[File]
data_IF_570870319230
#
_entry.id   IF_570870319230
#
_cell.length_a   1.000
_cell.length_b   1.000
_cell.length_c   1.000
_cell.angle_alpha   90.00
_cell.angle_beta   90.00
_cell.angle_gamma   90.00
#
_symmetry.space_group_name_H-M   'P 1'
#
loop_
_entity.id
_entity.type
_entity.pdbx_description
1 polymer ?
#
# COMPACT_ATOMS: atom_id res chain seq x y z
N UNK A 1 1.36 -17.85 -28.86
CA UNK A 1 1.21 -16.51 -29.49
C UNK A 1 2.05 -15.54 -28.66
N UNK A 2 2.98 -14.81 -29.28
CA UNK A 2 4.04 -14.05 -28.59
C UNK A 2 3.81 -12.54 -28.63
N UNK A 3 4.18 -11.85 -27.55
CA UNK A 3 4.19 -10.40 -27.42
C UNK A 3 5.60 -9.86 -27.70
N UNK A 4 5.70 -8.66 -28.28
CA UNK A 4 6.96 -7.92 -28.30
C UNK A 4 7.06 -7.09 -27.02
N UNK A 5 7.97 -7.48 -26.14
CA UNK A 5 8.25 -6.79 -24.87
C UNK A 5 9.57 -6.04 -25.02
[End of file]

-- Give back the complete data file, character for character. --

data_IF_570870319230
#
_entry.id   IF_570870319230
#
_cell.length_a   1.000
_cell.length_b   1.000
_cell.length_c   1.000
_cell.angle_alpha   90.00
_cell.angle_beta   90.00
_cell.angle_gamma   90.00
#
_symmetry.space_group_name_H-M   'P 1'
#
loop_
_entity.id
_entity.type
_entity.pdbx_description
1 polymer ?
#
# COMPACT_ATOMS: atom_id res chain seq x y z
N UNK A 1 1.36 -17.85 -28.86
CA UNK A 1 1.21 -16.51 -29.49
C UNK A 1 2.05 -15.54 -28.66
N UNK A 2 2.98 -14.81 -29.28
CA UNK A 2 4.04 -14.05 -28.59
C UNK A 2 3.81 -12.54 -28.63
N UNK A 3 4.18 -11.85 -27.55
CA UNK A 3 4.19 -10.40 -27.42
C UNK A 3 5.60 -9.86 -27.70
N UNK A 4 5.70 -8.66 -28.28
CA UNK A 4 6.96 -7.92 -28.30
C UNK A 4 7.06 -7.09 -27.02
N UNK A 5 7.97 -7.48 -26.14
CA UNK A 5 8.25 -6.79 -24.87
C UNK A 5 9.57 -6.04 -25.02